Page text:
TaplinSHBarlowWUrbanN. Stage, age, comorbidity, and direct costs of colon, prostate, and breast cancer care. J Natl Cancer Inst1995;87:417–426.
United States Department of LaborBureau of Labor Statistics. Consumer price index medical care services 1982-84. Available at: https://www.bls.gov/cpi/. Accessed January 21 2017.
AndersenRNewmanJF. Societal and individual determinants of medical care utilization in the United States. Milbank Mem Fund Q Health Soc1973;51:95–124.
KlabundeCNPotoskyALLeglerJMWarrenJL. Development of a comorbidity index using physician claims data. J Clin Epidemiol2000;53:1258–1267.
National Cancer Institute Division of Cancer Control & Population Sciences. SEER-Medicare: Calculation of Comorbidity Weights. Available at: https://healthcaredelivery.cancer.gov/seermedicare/considerations/calculation.html. Accessed January 21 2017.
YuXMcBeanAMVirnigBA. Physician visits, patient comorbidities, and mammography use among elderly colorectal cancer survivors. J Cancer Surviv2007;1:275–282.
FDA Approved Drugs for Oncology: Drugs Approved in 2017. Available at: https://www.centerwatch.com/drug-information/fda-approved-drugs/therapeutic-area/12/oncology. Accessed April 28 2017.
HowardDHChernewMEAbdelgawadT. New anticancer drugs associated with large increases in costs and life expectancy. Health Affairs2016;35:1581–1587.
RobertsKBSoulosPRHerrinJ. The adoption of new adjuvant radiation therapy modalities among Medicare beneficiaries with breast cancer: clinical correlates and cost implications. Int J Radiat Oncol Biol Phy2013;85:1186–1192.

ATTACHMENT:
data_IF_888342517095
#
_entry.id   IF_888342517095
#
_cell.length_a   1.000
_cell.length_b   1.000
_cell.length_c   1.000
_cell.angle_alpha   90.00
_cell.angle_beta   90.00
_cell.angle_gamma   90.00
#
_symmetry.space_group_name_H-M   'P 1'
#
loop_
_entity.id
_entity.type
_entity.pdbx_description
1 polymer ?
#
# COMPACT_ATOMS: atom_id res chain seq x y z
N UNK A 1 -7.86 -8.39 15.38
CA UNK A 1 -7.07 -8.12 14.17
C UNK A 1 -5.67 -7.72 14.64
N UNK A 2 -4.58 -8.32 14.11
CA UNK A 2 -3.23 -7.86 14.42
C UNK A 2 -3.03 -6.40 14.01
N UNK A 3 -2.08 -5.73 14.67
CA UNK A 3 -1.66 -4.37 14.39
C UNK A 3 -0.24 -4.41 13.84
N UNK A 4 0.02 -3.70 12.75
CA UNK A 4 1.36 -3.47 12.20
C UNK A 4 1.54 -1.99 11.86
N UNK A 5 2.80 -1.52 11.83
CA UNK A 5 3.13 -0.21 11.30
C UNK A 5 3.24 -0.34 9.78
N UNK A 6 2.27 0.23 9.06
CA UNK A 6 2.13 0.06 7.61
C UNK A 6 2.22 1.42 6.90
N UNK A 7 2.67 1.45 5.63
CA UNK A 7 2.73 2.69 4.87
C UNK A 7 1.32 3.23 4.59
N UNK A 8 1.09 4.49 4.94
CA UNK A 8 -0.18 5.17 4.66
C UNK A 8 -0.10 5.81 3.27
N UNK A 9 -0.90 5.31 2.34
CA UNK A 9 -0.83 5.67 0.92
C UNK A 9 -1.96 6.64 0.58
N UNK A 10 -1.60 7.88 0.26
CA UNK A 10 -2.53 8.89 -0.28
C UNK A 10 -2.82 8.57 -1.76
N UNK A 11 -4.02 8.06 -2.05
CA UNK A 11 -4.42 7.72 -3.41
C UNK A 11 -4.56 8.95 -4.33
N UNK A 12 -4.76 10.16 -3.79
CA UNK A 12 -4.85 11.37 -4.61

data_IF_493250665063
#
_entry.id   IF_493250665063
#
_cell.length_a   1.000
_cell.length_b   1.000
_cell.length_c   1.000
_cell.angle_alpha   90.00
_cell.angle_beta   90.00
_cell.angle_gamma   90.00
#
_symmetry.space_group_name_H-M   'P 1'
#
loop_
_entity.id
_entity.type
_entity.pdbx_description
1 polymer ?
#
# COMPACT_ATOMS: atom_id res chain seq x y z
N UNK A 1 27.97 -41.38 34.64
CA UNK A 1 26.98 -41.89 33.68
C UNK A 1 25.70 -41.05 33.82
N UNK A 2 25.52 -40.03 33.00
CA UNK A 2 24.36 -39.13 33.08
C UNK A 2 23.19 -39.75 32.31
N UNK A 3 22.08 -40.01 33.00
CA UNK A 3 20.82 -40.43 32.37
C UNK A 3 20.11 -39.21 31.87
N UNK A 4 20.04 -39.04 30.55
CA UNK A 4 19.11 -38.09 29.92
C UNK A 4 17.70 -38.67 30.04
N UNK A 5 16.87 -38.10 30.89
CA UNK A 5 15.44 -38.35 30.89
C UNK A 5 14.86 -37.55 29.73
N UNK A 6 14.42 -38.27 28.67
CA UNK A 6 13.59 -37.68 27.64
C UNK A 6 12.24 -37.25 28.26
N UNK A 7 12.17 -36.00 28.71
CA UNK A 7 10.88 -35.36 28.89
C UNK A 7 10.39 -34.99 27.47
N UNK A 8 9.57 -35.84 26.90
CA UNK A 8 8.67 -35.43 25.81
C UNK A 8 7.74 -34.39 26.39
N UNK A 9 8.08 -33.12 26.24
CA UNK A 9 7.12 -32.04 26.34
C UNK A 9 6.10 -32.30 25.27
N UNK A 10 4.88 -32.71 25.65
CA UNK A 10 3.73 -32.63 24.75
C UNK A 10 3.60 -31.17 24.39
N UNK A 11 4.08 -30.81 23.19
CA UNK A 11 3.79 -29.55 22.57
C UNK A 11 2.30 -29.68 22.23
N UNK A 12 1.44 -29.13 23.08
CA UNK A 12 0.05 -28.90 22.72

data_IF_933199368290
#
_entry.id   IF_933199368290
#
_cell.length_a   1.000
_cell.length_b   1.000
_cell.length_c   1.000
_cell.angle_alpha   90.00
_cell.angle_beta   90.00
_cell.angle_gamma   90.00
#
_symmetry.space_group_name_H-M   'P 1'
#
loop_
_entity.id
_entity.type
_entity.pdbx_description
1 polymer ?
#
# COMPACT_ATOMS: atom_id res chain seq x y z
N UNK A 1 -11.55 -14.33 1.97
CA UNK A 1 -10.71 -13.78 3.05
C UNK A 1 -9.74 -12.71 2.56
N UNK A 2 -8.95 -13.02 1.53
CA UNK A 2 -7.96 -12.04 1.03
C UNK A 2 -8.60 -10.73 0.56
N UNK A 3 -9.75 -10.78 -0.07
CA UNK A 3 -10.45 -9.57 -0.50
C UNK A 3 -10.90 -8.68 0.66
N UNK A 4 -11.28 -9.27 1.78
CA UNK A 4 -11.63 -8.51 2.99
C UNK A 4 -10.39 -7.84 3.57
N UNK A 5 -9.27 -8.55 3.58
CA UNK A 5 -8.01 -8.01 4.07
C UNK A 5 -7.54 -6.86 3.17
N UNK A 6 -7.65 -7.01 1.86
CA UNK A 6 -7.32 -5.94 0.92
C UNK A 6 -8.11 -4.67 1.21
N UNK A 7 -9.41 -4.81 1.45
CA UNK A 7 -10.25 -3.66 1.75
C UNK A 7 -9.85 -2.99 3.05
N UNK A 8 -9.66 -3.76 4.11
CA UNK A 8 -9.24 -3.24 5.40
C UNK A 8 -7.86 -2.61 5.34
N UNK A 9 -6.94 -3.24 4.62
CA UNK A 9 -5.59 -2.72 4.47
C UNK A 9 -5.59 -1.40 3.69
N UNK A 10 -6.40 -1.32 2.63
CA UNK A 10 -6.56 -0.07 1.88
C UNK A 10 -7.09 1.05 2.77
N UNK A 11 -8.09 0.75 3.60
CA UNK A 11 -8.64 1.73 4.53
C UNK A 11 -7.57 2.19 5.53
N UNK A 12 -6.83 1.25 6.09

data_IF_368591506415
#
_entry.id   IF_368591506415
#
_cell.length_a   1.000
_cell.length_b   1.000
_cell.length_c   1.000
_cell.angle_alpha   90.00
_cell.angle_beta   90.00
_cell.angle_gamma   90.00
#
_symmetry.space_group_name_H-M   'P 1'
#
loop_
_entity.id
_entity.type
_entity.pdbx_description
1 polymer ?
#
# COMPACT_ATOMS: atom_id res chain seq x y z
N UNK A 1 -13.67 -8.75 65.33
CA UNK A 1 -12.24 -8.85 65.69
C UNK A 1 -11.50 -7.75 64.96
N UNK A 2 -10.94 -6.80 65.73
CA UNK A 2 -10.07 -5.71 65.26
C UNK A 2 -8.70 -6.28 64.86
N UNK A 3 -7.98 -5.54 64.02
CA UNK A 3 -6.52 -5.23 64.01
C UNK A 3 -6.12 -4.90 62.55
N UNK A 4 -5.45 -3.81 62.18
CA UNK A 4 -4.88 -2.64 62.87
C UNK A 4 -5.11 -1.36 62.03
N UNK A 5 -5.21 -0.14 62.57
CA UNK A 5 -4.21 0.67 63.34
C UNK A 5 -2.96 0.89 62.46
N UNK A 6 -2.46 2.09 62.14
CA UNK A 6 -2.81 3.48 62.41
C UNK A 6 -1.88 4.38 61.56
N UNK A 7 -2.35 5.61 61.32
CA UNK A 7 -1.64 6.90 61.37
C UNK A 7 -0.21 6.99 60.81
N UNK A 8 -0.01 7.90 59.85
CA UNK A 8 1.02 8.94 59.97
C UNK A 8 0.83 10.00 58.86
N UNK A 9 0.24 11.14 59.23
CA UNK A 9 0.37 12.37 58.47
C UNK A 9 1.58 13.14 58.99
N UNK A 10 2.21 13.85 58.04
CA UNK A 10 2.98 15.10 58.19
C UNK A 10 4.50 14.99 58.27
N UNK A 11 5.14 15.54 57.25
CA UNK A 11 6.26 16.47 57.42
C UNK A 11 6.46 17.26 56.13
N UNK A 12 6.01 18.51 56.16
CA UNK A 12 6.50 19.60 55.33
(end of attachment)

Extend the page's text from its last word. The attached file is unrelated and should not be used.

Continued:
YangRLNewmanASLinIC. Trends in immediate breast reconstruction across insurance groups after enactment of breast cancer legislation. Cancer2013;119:2462–2468.
KennedyTStewartAKBilimoriaKY. Treatment trends and factors associated with survival in T1aN0 and T1bN0 breast cancer patients. Ann Surg Oncol2007;14:2918–2927.
ShihYCEltingLSHalpernMT. Factors associated with immunotherapy use among newly diagnosed cancer patients. Med Care2009;47:948–958.
HalpernMTYabroffKR. Prevalence of outpatient cancer treatment in the United States: estimates from the Medical Expenditures Panel Survey (MEPS). Cancer Invest2008;26:647–651.
SillimanRATroyanSLGuadagnoliE. The impact of age, marital status, and physician-patient interactions on the care of older women with breast carcinoma. Cancer1997;80:1326–1334.
EscarceJJEpsteinKRColbyDC. Racial differences in the elderly's use of medical procedures and diagnostic tests. Am J Public Health1993;83:948–954.
GornickMEEggersPWReillyTW. Effects of race and income on mortality and use of services among Medicare beneficiaries. N Engl J Med1996;335:791–799.
SubramanianSTangkaFKSabatinoSA. Impact of chronic conditions on the cost of cancer care for Medicaid beneficiaries. Medicare Medicaid Res Rev2013;2:pii: mmrr.002.04.a07.